Friday, September 24, 2010

Pushy? Overprotective? or Educating?

Can you be too pushy? Too demanding? I know that you can be but where is that line?

I received an email from my son's principal yesterday with a time and date for us to meet regarding his care in school. I was very pleased that time had been taken for a meeting to discuss with them my experiences and concerns.  After 24 hours, I began to consider who would be at this meeting. It was to be small, which was fine but then I realized that the people involved were his home room teacher, the principal and a special education teacher.  The home room teacher also teaches him two other classes so that was fine but why a special ed teacher? He has no learning disabilities. He has a physical condition that can impair his thinking but we do not need special learning techniques or anything like that.

I then realized that we were missing a few key teachers from core subjects.  I emailed the principal back today and asked about at least one other teacher that I felt should be there. I explained that I understood that they had had an in service with a nurse but there were cognitive issues around testing and homework that needed to be discussed.  She emailed me back and said that she would invite all of his teachers to attend.  I truly appreciated that she did this and I hope most, if not all, will attend but I began to wonder if I was being too pushy.

One teacher is hypoglycemic and another told my son that she also has a child with Type 1.  These two people should be a major help but I still worry.  How long have they been dealing with this? Do they truly understand all of the implications? Are they looking at me like an overprotective nutcase? Am I an overprotective nutcase?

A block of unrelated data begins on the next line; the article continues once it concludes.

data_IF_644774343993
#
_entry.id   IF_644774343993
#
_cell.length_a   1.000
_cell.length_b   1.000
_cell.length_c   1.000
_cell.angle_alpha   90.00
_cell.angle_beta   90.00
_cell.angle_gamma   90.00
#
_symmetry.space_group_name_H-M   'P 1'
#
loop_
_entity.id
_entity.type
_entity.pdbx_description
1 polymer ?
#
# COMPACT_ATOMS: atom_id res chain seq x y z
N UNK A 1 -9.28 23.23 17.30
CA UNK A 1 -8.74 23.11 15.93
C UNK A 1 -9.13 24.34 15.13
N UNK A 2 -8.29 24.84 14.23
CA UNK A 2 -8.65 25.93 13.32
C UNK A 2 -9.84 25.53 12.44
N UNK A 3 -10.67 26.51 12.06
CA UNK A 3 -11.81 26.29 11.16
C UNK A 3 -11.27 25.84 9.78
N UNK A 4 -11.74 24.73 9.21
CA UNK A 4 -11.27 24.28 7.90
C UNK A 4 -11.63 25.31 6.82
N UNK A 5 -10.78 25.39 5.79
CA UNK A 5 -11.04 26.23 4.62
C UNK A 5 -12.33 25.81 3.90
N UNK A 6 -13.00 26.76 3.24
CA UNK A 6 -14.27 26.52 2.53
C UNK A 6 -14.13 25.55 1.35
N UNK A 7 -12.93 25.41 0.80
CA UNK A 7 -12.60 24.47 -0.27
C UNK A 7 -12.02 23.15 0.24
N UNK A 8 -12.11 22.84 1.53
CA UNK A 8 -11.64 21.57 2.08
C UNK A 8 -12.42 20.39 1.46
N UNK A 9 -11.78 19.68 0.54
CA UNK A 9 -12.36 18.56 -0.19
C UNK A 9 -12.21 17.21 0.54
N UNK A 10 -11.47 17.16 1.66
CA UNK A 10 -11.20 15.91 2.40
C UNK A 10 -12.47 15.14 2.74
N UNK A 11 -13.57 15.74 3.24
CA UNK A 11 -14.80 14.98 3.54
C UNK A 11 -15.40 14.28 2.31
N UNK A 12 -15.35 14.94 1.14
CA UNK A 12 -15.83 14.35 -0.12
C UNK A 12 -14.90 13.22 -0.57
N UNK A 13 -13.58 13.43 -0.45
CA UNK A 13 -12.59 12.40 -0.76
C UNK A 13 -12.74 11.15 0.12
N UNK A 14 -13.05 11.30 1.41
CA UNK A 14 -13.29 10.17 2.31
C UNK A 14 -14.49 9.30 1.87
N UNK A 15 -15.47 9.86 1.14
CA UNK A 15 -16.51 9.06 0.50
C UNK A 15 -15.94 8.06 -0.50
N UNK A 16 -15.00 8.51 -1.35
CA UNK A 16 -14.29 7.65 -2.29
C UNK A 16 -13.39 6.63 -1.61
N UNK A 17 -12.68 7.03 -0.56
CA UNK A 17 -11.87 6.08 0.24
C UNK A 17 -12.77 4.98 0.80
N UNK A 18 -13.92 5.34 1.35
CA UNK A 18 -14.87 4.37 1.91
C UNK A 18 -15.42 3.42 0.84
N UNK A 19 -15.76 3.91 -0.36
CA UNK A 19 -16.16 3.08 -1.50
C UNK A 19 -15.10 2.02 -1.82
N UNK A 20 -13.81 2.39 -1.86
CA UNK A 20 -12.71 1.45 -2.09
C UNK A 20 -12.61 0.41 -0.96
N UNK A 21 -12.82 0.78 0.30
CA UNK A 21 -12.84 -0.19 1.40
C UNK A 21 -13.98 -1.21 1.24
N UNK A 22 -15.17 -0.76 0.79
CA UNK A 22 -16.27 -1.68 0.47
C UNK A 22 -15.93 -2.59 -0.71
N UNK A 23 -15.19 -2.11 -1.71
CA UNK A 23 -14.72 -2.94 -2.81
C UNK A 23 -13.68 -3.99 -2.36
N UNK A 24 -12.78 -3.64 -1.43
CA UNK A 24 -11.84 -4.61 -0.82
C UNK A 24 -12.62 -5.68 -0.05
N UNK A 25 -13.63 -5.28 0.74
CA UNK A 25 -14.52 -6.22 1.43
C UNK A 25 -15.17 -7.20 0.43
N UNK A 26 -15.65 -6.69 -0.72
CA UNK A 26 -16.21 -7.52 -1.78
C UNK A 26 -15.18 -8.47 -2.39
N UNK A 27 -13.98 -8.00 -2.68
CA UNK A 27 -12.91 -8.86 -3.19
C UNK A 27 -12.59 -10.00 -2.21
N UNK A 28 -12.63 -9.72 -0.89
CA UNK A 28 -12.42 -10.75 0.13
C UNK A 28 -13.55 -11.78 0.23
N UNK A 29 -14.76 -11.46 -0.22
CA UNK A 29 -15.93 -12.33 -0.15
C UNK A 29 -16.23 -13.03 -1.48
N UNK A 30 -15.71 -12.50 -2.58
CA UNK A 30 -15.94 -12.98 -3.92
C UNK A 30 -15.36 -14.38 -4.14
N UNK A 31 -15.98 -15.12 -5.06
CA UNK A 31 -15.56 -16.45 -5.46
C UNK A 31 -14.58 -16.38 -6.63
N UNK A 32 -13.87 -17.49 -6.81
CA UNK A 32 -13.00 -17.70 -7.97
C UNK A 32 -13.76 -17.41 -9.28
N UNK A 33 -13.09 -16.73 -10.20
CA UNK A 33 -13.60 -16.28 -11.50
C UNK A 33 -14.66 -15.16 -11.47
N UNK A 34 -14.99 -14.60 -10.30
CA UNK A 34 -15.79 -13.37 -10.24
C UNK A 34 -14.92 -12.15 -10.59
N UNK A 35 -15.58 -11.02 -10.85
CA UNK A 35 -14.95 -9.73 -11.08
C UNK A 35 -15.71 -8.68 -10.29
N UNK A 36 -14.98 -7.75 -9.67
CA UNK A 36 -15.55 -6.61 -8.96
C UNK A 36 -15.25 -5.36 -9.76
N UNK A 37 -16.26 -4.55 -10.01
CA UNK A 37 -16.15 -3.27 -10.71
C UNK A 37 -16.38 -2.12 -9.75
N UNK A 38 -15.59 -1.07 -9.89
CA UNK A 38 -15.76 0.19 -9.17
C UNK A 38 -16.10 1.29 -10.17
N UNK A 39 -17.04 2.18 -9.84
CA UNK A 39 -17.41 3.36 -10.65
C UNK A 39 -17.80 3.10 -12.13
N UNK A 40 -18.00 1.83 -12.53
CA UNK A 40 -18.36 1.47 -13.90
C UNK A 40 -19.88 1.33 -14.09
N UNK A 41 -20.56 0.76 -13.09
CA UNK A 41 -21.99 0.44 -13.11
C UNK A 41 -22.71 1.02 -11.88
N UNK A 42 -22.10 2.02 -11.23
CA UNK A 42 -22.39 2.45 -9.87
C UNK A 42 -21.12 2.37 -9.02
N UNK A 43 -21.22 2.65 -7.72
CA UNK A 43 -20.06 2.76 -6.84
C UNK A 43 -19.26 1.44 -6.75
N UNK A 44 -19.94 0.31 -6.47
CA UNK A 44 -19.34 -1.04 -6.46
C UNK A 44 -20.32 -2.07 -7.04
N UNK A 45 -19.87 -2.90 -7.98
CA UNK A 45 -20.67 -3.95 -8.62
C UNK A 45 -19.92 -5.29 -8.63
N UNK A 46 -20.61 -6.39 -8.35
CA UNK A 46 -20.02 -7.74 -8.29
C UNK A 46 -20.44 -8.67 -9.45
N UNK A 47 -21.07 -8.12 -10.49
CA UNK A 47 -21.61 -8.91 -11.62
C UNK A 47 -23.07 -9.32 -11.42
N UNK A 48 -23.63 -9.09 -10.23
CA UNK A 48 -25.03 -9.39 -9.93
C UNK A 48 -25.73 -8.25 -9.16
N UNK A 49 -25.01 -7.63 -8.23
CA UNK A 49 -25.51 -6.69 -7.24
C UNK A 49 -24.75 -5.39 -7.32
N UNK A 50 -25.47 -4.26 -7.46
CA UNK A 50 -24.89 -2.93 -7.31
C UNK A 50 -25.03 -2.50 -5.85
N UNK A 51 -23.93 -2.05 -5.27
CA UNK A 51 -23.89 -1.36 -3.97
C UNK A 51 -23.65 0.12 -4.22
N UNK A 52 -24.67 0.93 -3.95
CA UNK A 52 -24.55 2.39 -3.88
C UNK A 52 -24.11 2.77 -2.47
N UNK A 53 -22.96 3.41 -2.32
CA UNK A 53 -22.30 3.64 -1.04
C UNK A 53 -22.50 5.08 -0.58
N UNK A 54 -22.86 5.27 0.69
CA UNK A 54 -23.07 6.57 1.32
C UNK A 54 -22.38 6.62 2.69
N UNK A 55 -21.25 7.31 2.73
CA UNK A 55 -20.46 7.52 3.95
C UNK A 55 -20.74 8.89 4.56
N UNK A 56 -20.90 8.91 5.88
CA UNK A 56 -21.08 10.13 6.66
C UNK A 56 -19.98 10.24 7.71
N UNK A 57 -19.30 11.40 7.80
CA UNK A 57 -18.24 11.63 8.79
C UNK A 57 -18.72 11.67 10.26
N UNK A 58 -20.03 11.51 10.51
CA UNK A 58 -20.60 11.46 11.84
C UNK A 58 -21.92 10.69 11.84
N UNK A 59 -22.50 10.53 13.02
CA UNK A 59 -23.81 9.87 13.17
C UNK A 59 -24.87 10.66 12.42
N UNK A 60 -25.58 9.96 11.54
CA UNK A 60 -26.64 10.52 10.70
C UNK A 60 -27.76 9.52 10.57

I don't think so. I think I am an educated person who sadly has had to learn that this is a disease about more than just taking insulin and testing.  I have seen the impact of highs and lows on my child's body as well as his mind.  I have seen him high and unable to answer basic questions in class. I have seen him low and unable to write at all.

So many people still think of diabetes as "Grandma's disease".  Very few people understand the magnitude of how it affects the mind and the body.  Many people do not understand how quickly changes can occur.  Most people have never had to see the other side of diabetes.  They have not seen the unresponsive loved one who has gone so low that they are slipping unconscious.  They have not seen the child who cannot see or grasp how to turn on a light.  They have not seen a person so weak from ketones that its all they can do to get to the toilet to vomit.

I guess in this case, its my job to make sure that they understand. Its my job to warn them and prepare them. Its not just about protecting my child but its also about making them aware and ready to handle these things when it happens in their classroom. Hopefully if they think I am overprotective today, they will thank me later when they begin to understand and see for themselves what diabetes can look like up close.

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